The drill cores should be assayed shortly to provide important geochemistry to add to the downhole EM data.
These results are due in the coming weeks, so there is still plenty more to learn about RTR’s Big Red Project.
RTR found a 2km long EM conductor at Big Red earlier this year, along with a number of similarities to the 13.1Mt @ 2.1% nickel Nova-Bollinger discovery that propelled Sirius and opened the Fraser Range nickel rush.
The rocks are similar, the signals are similar – and there are even similarities at Big Red to the 35Mt @ 3.5% nickel Voiseys Bay deposit up in Canada.
RTR is now fast tracking that downhole EM survey and assaying the drill cores – this should significantly widen the underground picture it has at Big Red.
Hopefully this will further confirm what the drilling has found and generate more targets of interest.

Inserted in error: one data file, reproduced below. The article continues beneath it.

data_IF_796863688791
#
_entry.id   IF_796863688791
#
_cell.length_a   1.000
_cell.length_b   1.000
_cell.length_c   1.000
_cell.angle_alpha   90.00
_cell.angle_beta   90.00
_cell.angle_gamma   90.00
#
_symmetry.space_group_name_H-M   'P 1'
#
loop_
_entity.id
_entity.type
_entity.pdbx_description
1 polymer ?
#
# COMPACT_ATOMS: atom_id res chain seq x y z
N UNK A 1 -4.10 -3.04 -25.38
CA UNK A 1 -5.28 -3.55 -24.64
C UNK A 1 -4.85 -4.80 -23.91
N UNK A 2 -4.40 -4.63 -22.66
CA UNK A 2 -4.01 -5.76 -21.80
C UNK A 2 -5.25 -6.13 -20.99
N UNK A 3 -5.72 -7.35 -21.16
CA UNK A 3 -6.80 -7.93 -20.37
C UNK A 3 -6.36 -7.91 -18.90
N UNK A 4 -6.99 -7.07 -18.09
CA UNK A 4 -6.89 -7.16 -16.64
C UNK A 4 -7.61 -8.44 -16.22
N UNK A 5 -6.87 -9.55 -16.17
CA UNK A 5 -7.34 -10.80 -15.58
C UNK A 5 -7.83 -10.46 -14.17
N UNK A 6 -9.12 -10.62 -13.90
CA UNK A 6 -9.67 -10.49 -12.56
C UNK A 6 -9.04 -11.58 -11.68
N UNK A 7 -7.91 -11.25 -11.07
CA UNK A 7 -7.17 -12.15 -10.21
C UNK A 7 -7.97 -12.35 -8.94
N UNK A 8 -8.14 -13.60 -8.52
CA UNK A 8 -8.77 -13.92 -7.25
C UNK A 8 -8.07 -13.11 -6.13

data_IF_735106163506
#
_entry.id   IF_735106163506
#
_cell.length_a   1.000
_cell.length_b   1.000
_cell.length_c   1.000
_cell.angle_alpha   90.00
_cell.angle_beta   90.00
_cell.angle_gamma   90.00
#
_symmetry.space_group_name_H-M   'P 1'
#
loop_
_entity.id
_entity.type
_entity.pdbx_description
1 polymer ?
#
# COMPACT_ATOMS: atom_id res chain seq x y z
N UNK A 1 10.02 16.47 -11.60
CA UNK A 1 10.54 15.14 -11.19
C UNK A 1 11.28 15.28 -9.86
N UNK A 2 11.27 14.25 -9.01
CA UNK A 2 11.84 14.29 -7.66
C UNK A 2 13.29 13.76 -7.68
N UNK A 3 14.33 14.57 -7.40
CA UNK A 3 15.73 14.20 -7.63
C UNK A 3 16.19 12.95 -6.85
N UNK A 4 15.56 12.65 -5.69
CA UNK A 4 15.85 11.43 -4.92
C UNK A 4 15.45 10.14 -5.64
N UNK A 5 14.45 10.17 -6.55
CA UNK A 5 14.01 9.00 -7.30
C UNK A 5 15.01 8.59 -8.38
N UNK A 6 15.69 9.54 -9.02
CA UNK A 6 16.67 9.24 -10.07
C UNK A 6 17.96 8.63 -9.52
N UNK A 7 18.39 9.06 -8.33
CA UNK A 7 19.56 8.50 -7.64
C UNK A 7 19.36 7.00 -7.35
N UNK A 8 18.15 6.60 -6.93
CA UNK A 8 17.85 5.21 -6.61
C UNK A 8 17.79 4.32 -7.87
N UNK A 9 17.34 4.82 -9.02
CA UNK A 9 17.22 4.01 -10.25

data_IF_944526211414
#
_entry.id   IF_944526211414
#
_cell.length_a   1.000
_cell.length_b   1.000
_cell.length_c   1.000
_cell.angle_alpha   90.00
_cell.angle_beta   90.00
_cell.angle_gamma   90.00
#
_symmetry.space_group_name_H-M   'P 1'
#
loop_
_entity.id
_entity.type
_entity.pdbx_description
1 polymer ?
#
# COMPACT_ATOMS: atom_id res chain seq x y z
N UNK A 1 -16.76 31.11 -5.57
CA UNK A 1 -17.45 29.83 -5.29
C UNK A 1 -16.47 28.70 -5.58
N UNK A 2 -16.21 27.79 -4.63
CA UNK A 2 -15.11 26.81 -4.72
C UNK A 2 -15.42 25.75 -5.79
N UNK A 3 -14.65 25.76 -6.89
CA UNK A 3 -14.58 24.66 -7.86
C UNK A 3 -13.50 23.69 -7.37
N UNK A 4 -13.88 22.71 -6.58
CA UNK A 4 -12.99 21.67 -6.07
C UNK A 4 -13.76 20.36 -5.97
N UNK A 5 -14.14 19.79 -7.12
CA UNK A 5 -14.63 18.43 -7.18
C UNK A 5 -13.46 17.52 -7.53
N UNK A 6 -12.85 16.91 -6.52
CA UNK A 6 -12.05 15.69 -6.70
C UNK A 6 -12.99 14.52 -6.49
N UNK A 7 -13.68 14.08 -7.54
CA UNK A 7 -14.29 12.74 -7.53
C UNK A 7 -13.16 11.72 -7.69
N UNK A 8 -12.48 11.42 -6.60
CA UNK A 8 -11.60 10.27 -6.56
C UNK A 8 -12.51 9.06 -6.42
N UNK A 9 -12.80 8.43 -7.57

The Nova-Bollinger discovery by Sirius may be the first of many that could make the Fraser Range into a world-class nickel province. There is the opportunity to define a nickel belt, possibly on par with the Thompsons Bay nickel belt in Canada.
With RTR’s first drill holes in the Fraser Range adding to their grounds prospectivity, and downhole EM results out shortly, we should soon gain a much better understanding of the potential of RTR’s Big Red Project.
RTR first appeared in our investment portfolio back in September when we published the article So You Think Sirius Is Big? $5M ASX Explorer Drilling in Weeks .
This goes into great detail about all of RTR’s rapid progress in the Fraser Range as it aggressively explores its three highly prospective tenements:
Big Red – This project covers 1,491km2 and is home to a 2km wide EM conductor, RTR’s primary exploration focus. RTR has just drilled three holes to target depth into the conductor and intersected multiple sulphide zones.